Jefferson’s Admonition, Pilot Programs, and Minority Veterans
In a May, 1788 letter to Colonel Edward Carrington, Thomas Jefferson wrote a famous line: “The natural progress of things is for liberty to yield and government to gain ground.”
Watching the bills introduced in Congress can help illustrate the mechanics of that process 220 years later – in the government Jefferson helped found.
H.R. 674 is a bill to repeal a provision in current law that would terminate the Advisory Committee on Minority Veterans as of December 31, 2009. Passage of the bill would cost the average family a mere three cents.
Is there anything wrong with looking out for minority veterans? None at all. It’s important, in fact, that they get a fair shake. But this same logic applies to just about every group and every bill that comes before Congress. Everyone should get a little something. And – heck – it’s only three cents.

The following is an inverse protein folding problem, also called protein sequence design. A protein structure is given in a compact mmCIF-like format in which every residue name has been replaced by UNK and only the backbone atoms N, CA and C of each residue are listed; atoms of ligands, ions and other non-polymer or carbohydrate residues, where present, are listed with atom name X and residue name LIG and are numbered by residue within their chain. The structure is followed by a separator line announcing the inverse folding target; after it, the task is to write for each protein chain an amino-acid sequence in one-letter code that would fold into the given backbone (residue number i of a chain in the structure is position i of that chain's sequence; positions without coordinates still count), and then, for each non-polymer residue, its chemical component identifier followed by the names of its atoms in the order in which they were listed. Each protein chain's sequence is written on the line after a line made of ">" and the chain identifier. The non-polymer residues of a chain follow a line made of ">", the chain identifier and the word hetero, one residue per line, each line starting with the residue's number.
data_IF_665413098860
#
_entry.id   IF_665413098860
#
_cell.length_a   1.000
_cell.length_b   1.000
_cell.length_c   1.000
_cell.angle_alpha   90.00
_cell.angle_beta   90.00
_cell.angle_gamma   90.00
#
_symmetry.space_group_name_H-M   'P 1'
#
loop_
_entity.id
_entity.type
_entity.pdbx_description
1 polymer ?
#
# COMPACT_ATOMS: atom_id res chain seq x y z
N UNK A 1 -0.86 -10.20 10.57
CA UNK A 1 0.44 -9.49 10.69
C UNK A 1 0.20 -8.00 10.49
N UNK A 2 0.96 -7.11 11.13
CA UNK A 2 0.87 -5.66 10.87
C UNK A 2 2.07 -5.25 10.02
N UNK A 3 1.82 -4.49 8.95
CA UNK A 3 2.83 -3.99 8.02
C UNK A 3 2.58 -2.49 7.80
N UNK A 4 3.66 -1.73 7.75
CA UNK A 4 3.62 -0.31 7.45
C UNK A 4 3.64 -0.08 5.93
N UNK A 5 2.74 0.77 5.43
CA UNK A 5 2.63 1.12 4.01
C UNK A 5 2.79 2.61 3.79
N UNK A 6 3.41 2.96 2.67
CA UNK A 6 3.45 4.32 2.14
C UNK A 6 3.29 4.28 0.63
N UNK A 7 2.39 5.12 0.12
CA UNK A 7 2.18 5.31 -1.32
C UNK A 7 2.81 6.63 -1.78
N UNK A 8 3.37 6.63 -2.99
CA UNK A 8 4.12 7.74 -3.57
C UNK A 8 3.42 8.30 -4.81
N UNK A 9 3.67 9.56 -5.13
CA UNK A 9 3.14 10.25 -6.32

But as we approach 10,000 bills introduced in the current Congress, we need to ask how many times we should pay three cents for every good cause that comes along.
Here’s something every lobbyist and congressman in Washington, D.C. knows: If you can’t get a program built and funded outright, start with a pilot program. Let a constituency grow around it, and work to extend it and expand it.
H.R. 674 is a nice, clean example of that happening. Somebody wanted a Commission on Minority Veterans. They got it put into law as a temporary measure. Now they’re working to make it permanent. It’s just three cents . . . .
The full quote from Jefferson is: “The natural progress of things is for liberty to yield and government to gain ground. As yet our spirits are free.”
Did minority veterans fight for a country where each group looks to the government for special treatment or a little cut of the loot from taxpayer? Or the country where the people’s spirits are still free? It remains to be seen . . . .